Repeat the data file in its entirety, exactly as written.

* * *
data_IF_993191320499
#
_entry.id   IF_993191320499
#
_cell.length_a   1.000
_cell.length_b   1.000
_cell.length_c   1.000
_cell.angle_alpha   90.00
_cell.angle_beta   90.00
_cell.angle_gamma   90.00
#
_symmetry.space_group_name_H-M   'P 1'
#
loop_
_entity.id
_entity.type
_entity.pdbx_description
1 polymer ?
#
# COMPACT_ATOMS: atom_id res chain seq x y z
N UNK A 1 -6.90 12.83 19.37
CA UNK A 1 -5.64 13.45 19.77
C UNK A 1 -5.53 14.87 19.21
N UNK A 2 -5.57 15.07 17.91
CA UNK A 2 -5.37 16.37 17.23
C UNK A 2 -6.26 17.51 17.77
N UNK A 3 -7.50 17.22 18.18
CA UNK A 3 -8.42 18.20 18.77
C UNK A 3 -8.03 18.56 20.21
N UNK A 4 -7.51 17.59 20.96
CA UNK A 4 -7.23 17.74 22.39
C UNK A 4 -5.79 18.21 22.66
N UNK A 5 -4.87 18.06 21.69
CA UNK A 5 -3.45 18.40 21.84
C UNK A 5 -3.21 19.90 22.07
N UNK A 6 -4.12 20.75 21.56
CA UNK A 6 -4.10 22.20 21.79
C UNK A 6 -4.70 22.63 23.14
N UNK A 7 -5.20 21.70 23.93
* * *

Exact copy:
data_IF_993191320499
#
_entry.id   IF_993191320499
#
_cell.length_a   1.000
_cell.length_b   1.000
_cell.length_c   1.000
_cell.angle_alpha   90.00
_cell.angle_beta   90.00
_cell.angle_gamma   90.00
#
_symmetry.space_group_name_H-M   'P 1'
#
loop_
_entity.id
_entity.type
_entity.pdbx_description
1 polymer ?
#
# COMPACT_ATOMS: atom_id res chain seq x y z
N UNK A 1 -6.90 12.83 19.37
CA UNK A 1 -5.64 13.45 19.77
C UNK A 1 -5.53 14.87 19.21
N UNK A 2 -5.57 15.07 17.91
CA UNK A 2 -5.37 16.37 17.23
C UNK A 2 -6.26 17.51 17.77
N UNK A 3 -7.50 17.22 18.18
CA UNK A 3 -8.42 18.20 18.77
C UNK A 3 -8.03 18.56 20.21
N UNK A 4 -7.51 17.59 20.96
CA UNK A 4 -7.23 17.74 22.39
C UNK A 4 -5.79 18.21 22.66
N UNK A 5 -4.87 18.06 21.69
CA UNK A 5 -3.45 18.40 21.84
C UNK A 5 -3.21 19.90 22.07
N UNK A 6 -4.12 20.75 21.56
CA UNK A 6 -4.10 22.20 21.79
C UNK A 6 -4.70 22.63 23.14
N UNK A 7 -5.20 21.70 23.93